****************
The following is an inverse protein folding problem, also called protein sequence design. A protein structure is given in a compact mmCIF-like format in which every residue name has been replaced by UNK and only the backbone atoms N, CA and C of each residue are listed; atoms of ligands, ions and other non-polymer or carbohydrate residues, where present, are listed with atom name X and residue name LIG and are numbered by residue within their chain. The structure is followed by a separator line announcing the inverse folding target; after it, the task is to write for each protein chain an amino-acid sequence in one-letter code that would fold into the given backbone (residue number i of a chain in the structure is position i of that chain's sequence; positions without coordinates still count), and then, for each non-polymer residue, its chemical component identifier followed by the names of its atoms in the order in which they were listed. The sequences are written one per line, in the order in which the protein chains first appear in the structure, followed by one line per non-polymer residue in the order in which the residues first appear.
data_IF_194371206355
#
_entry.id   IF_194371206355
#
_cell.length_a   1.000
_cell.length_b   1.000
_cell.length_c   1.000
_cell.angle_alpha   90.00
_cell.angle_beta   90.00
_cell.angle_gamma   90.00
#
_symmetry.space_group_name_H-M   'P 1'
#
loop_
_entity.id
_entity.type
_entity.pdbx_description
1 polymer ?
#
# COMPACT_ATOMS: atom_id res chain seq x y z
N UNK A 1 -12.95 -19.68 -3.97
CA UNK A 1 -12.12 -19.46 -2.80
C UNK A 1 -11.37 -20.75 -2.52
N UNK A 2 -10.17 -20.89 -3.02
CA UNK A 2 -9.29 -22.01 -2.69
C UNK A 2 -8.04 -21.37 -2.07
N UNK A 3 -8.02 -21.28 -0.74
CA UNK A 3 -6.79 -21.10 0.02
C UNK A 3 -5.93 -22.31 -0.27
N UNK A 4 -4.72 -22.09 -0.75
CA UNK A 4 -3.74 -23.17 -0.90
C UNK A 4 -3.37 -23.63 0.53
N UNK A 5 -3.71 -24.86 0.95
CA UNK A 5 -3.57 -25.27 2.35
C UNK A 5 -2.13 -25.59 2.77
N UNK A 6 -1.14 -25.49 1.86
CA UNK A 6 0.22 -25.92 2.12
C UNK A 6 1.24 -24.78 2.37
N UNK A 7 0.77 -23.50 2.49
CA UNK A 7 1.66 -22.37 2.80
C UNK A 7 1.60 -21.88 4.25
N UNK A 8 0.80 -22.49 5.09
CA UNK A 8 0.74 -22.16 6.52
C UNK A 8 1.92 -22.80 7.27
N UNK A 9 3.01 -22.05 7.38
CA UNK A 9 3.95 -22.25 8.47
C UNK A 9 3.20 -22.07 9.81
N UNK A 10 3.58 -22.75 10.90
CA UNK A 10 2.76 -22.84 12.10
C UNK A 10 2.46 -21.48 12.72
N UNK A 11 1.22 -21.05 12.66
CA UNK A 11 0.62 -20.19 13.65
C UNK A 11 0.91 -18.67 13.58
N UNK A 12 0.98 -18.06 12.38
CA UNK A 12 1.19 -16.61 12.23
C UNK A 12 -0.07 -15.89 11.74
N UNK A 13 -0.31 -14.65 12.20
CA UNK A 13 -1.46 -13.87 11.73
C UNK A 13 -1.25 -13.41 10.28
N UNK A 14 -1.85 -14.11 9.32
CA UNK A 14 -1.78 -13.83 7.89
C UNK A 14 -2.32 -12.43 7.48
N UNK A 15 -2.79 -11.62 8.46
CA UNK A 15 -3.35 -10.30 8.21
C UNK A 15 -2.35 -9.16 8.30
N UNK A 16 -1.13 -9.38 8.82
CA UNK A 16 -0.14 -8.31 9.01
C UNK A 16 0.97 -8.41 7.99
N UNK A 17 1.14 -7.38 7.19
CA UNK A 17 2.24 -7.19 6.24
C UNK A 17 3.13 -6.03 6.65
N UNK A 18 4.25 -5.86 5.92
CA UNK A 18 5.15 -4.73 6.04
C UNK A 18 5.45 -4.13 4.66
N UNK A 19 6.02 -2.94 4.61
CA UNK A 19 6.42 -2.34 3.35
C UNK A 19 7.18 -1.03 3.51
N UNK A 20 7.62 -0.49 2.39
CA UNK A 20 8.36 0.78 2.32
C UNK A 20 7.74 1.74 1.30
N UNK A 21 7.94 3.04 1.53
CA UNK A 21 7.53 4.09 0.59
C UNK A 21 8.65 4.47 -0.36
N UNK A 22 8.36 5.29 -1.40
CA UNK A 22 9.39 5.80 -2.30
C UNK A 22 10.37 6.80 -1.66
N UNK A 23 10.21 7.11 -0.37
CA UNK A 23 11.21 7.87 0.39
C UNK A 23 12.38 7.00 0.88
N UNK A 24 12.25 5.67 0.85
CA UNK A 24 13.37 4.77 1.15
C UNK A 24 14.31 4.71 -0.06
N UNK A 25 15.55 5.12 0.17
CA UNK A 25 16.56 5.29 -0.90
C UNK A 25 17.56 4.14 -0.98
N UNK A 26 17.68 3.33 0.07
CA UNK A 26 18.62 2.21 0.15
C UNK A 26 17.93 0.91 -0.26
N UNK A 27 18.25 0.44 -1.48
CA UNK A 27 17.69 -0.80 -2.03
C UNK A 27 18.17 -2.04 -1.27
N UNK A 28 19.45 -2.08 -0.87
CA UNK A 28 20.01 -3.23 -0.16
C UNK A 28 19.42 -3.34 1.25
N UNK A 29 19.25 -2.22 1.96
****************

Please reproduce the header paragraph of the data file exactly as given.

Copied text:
The following is an inverse protein folding problem, also called protein sequence design. A protein structure is given in a compact mmCIF-like format in which every residue name has been replaced by UNK and only the backbone atoms N, CA and C of each residue are listed; atoms of ligands, ions and other non-polymer or carbohydrate residues, where present, are listed with atom name X and residue name LIG and are numbered by residue within their chain. The structure is followed by a separator line announcing the inverse folding target; after it, the task is to write for each protein chain an amino-acid sequence in one-letter code that would fold into the given backbone (residue number i of a chain in the structure is position i of that chain's sequence; positions without coordinates still count), and then, for each non-polymer residue, its chemical component identifier followed by the names of its atoms in the order in which they were listed. The sequences are written one per line, in the order in which the protein chains first appear in the structure, followed by one line per non-polymer residue in the order in which the residues first appear.